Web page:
Evidence-based teaching, open access, and the digital divide

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Sandra Porter
I had some strange notions when I made the jump from working at the lab bench to teaching at the white board. I thought good teaching meant interesting lectures. And I was completely unaware that people actually conducted research in science education. If I had been asked about education research, I would have replied that it was largely anecdotal, probably limited to sociologists and primary grades, and as far as I was concerned, useless.

And, honestly, to me it was useless.

I never saw any of science education articles or journals. No other instructors every discussed them and naturally, I concluded that they didn't exist.

Okay, I was ignorant.

But I still think those attitudes are more the norm than the exception.

Why?

Science instructors are often unaware of the findings from education research because they don't see them. The instructors who do much of the college teaching, those at our nation's community colleges, have little access to this kind of information.

Why?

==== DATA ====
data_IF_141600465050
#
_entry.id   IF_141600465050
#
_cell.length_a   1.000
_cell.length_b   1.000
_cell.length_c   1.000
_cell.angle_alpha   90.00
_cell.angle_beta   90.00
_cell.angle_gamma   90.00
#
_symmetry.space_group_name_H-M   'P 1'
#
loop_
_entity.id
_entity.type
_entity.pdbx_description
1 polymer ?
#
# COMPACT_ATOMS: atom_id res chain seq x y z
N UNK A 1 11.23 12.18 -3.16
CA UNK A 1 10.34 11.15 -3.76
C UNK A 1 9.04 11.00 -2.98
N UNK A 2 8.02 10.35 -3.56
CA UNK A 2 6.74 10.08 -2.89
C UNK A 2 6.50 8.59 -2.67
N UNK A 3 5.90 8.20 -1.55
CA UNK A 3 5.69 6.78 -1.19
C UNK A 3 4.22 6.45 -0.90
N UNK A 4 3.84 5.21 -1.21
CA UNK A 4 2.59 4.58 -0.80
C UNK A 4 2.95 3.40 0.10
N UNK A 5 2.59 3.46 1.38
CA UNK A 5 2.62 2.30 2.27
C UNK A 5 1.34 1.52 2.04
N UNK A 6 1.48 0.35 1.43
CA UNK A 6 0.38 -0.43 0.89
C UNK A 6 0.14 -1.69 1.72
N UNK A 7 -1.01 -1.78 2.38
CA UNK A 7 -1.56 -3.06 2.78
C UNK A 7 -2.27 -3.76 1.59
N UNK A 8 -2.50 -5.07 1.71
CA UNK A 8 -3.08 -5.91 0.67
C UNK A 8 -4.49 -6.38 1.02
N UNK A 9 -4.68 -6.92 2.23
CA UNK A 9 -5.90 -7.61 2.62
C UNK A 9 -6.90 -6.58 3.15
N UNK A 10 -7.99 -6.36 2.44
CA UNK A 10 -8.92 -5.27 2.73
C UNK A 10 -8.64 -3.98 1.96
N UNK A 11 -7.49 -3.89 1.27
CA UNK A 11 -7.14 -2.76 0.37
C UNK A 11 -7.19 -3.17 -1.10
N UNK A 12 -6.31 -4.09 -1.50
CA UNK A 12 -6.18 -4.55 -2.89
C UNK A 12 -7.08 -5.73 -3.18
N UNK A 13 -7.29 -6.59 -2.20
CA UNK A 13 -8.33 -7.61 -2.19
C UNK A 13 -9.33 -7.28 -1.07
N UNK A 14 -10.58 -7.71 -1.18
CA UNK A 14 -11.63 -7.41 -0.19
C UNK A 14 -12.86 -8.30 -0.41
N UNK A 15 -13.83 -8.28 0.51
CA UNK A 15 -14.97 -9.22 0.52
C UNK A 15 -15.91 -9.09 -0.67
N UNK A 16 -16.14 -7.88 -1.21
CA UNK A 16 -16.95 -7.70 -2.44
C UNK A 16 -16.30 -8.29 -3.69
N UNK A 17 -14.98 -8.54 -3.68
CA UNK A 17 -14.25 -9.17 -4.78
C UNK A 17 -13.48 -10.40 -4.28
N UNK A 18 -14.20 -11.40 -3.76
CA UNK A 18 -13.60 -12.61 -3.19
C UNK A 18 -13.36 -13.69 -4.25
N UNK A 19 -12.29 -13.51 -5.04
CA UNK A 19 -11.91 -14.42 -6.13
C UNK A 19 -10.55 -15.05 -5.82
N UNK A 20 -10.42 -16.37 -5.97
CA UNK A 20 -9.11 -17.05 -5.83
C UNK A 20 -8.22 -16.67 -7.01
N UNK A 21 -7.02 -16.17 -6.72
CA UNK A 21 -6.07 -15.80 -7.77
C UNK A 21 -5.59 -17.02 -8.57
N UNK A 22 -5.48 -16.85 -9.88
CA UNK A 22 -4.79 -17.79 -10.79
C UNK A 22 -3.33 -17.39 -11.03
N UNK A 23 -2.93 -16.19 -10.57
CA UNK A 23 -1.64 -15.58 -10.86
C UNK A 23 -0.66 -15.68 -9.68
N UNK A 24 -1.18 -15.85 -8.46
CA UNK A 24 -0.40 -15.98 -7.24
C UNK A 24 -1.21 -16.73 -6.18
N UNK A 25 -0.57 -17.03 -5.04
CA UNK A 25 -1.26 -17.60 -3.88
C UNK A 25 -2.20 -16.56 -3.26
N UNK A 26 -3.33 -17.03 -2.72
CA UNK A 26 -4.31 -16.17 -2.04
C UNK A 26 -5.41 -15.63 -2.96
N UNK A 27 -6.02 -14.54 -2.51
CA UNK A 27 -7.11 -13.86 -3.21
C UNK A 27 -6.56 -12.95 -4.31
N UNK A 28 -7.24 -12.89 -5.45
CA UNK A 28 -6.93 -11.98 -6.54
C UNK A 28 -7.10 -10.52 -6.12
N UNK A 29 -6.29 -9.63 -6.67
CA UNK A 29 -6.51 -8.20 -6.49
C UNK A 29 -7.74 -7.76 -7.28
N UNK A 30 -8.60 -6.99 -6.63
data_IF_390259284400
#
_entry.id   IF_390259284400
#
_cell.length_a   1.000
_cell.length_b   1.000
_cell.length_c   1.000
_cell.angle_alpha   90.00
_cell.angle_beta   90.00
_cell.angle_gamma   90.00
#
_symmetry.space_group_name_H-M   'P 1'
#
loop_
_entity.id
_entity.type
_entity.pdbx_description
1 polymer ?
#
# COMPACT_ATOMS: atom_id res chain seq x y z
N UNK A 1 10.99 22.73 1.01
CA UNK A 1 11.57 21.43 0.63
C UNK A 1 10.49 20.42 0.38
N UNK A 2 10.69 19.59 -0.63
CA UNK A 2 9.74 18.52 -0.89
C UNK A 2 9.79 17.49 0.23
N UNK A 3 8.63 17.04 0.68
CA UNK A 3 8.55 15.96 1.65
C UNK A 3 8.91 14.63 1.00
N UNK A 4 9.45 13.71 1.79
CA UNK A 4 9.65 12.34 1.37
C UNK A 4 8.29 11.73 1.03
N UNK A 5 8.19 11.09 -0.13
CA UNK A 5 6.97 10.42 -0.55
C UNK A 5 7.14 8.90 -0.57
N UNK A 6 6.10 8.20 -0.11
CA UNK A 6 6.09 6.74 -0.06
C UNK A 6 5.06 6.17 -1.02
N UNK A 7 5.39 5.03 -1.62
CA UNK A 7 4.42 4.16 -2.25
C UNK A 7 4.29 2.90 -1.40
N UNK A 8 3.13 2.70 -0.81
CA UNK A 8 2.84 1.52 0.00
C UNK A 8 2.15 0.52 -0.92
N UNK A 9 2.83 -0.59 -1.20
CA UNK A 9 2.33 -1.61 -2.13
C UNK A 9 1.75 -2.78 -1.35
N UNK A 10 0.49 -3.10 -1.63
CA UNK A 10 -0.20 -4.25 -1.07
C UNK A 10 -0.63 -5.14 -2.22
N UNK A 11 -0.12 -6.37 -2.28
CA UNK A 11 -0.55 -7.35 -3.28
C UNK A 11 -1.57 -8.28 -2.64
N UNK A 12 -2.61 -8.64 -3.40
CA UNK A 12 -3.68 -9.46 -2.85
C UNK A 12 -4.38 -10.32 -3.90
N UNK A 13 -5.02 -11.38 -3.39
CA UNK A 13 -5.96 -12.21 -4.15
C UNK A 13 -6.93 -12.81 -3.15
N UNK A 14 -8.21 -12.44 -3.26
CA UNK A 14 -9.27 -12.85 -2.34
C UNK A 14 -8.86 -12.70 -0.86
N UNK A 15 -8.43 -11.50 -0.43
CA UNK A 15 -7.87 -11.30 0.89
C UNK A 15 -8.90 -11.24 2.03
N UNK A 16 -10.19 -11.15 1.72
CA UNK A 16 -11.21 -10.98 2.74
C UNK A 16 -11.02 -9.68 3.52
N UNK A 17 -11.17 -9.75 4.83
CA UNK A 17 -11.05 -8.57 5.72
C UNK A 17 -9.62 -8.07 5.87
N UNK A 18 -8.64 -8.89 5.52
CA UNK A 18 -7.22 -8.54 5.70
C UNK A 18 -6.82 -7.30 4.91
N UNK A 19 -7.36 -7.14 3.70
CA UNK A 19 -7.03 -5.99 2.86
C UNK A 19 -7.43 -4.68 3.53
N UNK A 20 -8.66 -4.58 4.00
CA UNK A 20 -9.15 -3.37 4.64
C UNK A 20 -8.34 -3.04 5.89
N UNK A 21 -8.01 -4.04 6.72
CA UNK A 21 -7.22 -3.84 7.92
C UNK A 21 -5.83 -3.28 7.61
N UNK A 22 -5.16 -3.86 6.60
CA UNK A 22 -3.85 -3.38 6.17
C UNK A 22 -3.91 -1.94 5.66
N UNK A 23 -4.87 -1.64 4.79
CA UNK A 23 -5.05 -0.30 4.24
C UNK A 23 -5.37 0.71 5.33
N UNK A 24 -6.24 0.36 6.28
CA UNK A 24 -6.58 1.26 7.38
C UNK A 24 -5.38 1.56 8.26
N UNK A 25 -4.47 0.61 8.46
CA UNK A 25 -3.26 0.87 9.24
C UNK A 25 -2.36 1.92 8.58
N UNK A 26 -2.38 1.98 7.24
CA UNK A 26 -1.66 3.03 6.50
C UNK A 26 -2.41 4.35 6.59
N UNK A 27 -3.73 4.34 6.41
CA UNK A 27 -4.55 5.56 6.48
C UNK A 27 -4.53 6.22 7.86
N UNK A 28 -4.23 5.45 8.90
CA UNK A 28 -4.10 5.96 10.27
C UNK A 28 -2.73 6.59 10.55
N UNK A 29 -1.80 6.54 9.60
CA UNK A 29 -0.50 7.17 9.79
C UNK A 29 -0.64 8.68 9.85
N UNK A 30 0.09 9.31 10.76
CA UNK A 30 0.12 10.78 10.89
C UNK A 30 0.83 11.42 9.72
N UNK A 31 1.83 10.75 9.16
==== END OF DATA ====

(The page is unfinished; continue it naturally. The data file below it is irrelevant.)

It's not either not accessible or it's not indexed by our favorite search tools.

If I use PubMed Central for example, and I browse the PMC journal list with the word "education," I find only four journals (CBE Life Sciences Education is listed twice because they changed names):

 

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Only one of these journals concerns teaching science to undergraduates.

If I use Google, I find lots of things, but I can't read any of them on-line.

Very few science education journals are open access. Journals like "Biochemistry and Molecular Biology Education," and "Journal of natural resources and life sciences education" and "Journal of Microbiology and Biology Education," keep their articles locked away, out of public view.

And certainly away from most instructors.

I find it appalling that in a day and age, when we're struggling to teach students how to think like scientists, we have so little access to the tools that would help us practice these principles in our own daily work.  College instructors need to become more familiar with the concepts and benefits of evidence-based teaching. That familiarity would develop more easily if college instructors had more access to the results of education research.

If we are ever to use science to help us teach science, if evidence-based teaching is ever to replace teaching by anecdote, we're going to need to share strategies and information, not lock them away.


Inspired by Geeky Mom.

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